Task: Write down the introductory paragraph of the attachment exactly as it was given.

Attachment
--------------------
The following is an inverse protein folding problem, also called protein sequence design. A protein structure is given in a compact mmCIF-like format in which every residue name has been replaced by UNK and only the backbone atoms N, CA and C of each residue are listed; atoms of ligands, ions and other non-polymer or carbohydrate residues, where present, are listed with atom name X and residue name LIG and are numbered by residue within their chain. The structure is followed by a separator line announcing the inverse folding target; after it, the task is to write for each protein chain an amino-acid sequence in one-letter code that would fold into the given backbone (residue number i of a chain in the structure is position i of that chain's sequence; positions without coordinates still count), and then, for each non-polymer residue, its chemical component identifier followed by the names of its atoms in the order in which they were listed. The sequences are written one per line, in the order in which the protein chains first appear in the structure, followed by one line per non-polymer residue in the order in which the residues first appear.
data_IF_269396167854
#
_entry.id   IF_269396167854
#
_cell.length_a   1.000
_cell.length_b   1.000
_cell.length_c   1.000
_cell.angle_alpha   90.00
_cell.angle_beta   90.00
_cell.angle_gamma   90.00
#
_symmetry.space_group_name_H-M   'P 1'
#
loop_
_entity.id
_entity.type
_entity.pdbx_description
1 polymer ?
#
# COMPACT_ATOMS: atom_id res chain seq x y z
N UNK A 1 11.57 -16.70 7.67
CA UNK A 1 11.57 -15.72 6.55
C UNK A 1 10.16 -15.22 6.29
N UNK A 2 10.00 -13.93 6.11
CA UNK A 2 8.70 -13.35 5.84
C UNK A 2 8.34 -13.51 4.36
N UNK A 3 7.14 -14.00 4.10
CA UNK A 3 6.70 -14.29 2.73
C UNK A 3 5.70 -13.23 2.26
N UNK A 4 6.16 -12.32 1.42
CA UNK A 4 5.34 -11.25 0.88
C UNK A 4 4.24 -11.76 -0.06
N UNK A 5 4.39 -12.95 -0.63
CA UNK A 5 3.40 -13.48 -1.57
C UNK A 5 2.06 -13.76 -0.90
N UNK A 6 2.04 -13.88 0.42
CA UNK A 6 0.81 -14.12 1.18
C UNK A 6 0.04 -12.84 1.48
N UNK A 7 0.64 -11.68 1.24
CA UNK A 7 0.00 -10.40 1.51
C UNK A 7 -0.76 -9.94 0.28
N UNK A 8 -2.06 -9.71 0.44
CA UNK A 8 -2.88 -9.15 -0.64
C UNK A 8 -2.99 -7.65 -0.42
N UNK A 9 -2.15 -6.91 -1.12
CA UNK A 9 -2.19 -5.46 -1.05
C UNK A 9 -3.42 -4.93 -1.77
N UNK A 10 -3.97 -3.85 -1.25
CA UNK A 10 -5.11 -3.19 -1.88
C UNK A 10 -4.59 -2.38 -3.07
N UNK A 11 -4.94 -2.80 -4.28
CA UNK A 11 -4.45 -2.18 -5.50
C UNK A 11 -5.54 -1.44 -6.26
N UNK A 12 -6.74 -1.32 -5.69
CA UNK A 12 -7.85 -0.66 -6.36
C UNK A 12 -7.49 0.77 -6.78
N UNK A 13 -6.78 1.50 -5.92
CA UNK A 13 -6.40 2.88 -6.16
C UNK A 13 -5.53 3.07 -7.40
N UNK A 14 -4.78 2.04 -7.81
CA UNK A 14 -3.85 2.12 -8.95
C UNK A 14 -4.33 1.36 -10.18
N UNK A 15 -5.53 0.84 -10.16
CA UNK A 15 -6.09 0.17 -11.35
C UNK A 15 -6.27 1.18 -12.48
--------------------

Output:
The following is an inverse protein folding problem, also called protein sequence design. A protein structure is given in a compact mmCIF-like format in which every residue name has been replaced by UNK and only the backbone atoms N, CA and C of each residue are listed; atoms of ligands, ions and other non-polymer or carbohydrate residues, where present, are listed with atom name X and residue name LIG and are numbered by residue within their chain. The structure is followed by a separator line announcing the inverse folding target; after it, the task is to write for each protein chain an amino-acid sequence in one-letter code that would fold into the given backbone (residue number i of a chain in the structure is position i of that chain's sequence; positions without coordinates still count), and then, for each non-polymer residue, its chemical component identifier followed by the names of its atoms in the order in which they were listed. The sequences are written one per line, in the order in which the protein chains first appear in the structure, followed by one line per non-polymer residue in the order in which the residues first appear.